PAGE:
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Ph.D. programs admissions decisions are made without admissions professionals. Small groups of faculty members meet, department by department, to decide whom to admit. And their decisions effectively determine the future makeup of the faculty in higher education.Politicians, judges, journalists, parents and prospective students subject the admissions policies of undergraduate colleges and professional schools to considerable scrutiny, with much public debate over appropriate criteria.

A book titled Inside Graduate Admissions: Merit, Diversity and Faculty Gatekeeping, is out this month from Harvard University Press. Julie R. Posselt (right), the author and an assistant professor of higher education at the University of Michigan, obtained permission from 6 highly ranked departments at three research universities to watch their reviews of candidates, and she interviewed faculty members at four others.

The faculty members she observed did not present her with a scripted and idealistic view of admissions. They were frank about things that they are unlikely to have shared in public. For instance, those who have Ph.D programs not at the very top of the rankings often talked about not wanting to offer a spot to someone they believed would go to a higher-ranked program. They didn’t want their department to be the graduate equivalent of what high school students applying to college term a safety school. Many of these departments turned down superior candidates, some of whom might have enrolled.Posselt tracks a strong focus on ratings, a priority on GRE scores that extends beyond what most department would admit (or that creators of the test would advise), and some instances of what could be seen as discrimination. White males “dominated” the admissions committees, and Posselt writes that chairs cite diversity as a value in appointing members in only two of the 10 departments she studied. There is a huge focus on GRE scores. Prestige of undergraduate program counted for a lot. But grade point average? Not so much.Grades are increasingly a lousy signal, especially at those elite places that just hand out the A’s. Admissions committee members generally assumed applicants were getting Ph.D.s for careers like theirs and are looking for signs of research potential.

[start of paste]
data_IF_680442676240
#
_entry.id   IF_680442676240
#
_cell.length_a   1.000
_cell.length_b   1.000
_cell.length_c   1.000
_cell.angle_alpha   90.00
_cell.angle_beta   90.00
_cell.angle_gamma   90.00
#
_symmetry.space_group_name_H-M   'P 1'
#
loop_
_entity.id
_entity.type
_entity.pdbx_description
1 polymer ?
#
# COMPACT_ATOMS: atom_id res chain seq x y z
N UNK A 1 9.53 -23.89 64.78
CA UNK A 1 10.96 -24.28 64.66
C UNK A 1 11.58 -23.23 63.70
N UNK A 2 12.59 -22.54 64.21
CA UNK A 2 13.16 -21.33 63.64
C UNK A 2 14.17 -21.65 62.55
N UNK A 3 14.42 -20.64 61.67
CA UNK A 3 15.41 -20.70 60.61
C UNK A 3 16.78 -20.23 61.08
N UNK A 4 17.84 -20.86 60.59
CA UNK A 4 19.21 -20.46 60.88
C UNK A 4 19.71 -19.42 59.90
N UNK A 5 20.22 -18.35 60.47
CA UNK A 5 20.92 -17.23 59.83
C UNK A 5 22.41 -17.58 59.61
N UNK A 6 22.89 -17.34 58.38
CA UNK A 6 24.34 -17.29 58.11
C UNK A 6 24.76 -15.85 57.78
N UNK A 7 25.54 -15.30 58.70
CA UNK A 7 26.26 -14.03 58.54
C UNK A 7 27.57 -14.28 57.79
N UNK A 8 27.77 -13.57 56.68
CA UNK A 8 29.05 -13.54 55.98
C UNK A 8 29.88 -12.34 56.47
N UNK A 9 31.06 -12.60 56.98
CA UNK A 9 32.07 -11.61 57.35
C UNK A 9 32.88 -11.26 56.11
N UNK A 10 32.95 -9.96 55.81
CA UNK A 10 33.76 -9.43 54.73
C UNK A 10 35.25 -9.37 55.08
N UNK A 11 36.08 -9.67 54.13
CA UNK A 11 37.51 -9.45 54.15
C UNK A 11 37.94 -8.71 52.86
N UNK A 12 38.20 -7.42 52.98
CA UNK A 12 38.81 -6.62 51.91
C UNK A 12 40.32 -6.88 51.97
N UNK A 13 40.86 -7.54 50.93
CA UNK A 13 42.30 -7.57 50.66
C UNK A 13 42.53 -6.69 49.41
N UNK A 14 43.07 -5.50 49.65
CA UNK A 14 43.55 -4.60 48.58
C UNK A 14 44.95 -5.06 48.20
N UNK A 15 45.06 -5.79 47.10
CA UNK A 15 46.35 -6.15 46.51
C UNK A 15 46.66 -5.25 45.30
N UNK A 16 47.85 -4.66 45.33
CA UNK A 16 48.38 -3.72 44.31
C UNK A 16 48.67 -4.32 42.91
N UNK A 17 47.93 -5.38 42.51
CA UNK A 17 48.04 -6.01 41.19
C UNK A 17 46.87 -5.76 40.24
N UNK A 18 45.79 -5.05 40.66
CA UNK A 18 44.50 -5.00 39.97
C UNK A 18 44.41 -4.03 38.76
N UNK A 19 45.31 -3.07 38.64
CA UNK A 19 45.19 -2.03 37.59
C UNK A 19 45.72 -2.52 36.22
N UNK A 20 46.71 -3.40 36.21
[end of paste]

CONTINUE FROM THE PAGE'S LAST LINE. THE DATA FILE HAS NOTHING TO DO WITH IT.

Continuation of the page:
The departments Posselt observed are “misusing the GRE,” and looking at scores “without context of the applicant. She urged departments to reflect on their practices, and to try to improve them and be more open about them.

Retrieved from an article by Scott Jaschik, Editor


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